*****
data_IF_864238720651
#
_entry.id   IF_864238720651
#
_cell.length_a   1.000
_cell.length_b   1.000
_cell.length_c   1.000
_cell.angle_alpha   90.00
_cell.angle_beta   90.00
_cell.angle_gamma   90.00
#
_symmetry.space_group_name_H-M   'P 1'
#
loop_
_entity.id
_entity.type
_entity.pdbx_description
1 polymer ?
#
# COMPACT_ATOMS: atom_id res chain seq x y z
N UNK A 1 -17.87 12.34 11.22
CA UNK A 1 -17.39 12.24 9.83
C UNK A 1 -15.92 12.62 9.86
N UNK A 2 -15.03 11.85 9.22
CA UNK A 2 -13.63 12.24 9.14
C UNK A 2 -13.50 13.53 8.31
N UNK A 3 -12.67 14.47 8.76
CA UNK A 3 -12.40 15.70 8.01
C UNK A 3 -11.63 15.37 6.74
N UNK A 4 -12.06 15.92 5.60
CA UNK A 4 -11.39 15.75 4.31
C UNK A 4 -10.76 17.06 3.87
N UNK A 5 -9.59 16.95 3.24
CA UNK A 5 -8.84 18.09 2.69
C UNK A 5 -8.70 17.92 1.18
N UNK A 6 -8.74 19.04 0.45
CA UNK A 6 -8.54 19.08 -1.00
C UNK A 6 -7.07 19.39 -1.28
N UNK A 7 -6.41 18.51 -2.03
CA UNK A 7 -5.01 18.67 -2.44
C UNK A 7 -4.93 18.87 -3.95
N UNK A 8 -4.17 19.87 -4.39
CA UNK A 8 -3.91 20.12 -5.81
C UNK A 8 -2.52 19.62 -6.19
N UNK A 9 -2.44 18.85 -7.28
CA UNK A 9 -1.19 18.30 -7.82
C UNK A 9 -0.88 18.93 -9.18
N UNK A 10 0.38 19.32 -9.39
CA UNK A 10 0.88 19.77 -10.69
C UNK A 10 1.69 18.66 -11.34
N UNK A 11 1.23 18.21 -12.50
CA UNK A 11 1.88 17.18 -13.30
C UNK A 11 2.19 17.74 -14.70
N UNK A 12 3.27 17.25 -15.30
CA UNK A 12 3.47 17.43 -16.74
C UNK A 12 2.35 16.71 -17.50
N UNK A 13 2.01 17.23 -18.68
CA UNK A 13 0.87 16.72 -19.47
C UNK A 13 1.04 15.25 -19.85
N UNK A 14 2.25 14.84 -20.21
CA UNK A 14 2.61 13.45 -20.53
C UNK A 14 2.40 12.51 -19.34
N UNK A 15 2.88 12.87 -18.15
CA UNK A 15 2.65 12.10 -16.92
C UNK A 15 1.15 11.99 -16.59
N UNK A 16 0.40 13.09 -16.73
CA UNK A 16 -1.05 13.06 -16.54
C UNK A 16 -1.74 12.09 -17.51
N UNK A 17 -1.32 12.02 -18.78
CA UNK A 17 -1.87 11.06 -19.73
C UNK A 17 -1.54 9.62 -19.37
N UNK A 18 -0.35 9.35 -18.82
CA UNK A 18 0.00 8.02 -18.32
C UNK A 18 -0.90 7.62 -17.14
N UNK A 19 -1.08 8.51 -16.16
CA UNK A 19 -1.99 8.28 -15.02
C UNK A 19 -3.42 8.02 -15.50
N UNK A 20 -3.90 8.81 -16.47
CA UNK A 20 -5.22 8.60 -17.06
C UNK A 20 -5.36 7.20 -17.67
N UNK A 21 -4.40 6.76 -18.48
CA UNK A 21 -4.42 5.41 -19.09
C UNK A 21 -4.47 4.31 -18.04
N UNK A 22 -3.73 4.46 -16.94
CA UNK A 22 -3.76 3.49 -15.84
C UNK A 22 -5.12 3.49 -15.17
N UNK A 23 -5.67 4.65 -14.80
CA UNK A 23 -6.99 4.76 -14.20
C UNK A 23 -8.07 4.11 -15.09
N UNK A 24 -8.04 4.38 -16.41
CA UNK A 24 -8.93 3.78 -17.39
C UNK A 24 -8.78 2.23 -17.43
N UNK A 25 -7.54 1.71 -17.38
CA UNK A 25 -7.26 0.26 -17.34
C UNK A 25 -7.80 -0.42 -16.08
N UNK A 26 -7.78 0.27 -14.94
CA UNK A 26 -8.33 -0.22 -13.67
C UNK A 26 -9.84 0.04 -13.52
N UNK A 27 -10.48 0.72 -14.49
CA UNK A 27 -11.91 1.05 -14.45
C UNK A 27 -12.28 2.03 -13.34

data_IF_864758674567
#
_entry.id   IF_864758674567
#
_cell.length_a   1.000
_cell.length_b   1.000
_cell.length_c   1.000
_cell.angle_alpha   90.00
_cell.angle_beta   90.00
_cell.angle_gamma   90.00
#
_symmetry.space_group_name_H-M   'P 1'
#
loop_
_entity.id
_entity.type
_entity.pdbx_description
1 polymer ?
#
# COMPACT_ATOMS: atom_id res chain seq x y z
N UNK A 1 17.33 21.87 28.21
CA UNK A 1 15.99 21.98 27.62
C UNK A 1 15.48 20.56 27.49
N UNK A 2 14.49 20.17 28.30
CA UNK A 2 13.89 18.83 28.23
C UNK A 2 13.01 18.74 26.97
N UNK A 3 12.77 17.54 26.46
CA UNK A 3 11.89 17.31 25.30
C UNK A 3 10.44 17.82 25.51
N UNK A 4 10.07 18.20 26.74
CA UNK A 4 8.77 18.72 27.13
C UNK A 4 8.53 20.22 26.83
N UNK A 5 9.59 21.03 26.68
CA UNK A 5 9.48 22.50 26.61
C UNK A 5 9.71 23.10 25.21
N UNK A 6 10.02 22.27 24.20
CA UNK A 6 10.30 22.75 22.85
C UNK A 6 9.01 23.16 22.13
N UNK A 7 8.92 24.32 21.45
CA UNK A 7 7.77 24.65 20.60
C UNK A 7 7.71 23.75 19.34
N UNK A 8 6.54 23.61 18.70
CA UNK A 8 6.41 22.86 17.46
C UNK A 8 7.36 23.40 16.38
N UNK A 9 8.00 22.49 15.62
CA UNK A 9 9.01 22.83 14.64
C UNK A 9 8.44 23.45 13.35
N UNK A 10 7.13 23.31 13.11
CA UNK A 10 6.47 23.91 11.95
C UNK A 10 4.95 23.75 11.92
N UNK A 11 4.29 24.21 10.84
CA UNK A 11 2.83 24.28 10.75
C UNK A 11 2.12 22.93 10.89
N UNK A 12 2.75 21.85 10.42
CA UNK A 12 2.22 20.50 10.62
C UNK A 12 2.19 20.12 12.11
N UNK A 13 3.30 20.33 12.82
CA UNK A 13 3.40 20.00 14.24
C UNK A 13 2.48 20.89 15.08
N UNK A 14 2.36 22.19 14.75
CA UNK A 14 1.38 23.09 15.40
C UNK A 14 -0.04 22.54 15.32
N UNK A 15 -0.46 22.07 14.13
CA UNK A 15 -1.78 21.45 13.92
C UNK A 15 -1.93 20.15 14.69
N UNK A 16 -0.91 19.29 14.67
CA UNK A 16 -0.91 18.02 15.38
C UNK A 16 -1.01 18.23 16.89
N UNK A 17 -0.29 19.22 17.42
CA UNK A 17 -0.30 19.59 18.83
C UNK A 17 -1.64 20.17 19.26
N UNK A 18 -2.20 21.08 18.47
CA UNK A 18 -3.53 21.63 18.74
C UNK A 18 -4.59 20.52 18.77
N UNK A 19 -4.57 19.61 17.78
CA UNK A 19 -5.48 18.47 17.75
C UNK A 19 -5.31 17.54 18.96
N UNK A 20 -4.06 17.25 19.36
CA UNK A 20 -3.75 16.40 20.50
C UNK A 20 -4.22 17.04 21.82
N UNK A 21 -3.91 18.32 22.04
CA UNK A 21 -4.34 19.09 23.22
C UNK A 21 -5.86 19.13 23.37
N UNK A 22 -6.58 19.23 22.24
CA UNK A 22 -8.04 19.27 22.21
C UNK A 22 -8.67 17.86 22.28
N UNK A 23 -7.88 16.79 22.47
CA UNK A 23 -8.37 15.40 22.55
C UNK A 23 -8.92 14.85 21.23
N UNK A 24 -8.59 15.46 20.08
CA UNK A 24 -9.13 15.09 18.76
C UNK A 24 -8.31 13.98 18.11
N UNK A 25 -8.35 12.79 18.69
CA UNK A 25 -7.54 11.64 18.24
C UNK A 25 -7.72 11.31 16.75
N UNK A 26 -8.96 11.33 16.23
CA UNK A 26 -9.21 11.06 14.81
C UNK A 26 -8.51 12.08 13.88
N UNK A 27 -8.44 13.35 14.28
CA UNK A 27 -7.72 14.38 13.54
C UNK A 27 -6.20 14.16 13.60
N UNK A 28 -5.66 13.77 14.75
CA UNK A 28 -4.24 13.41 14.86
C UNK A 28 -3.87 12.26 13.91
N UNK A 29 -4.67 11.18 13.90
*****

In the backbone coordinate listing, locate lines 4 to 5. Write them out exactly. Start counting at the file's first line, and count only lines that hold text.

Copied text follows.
#
_cell.length_a   1.000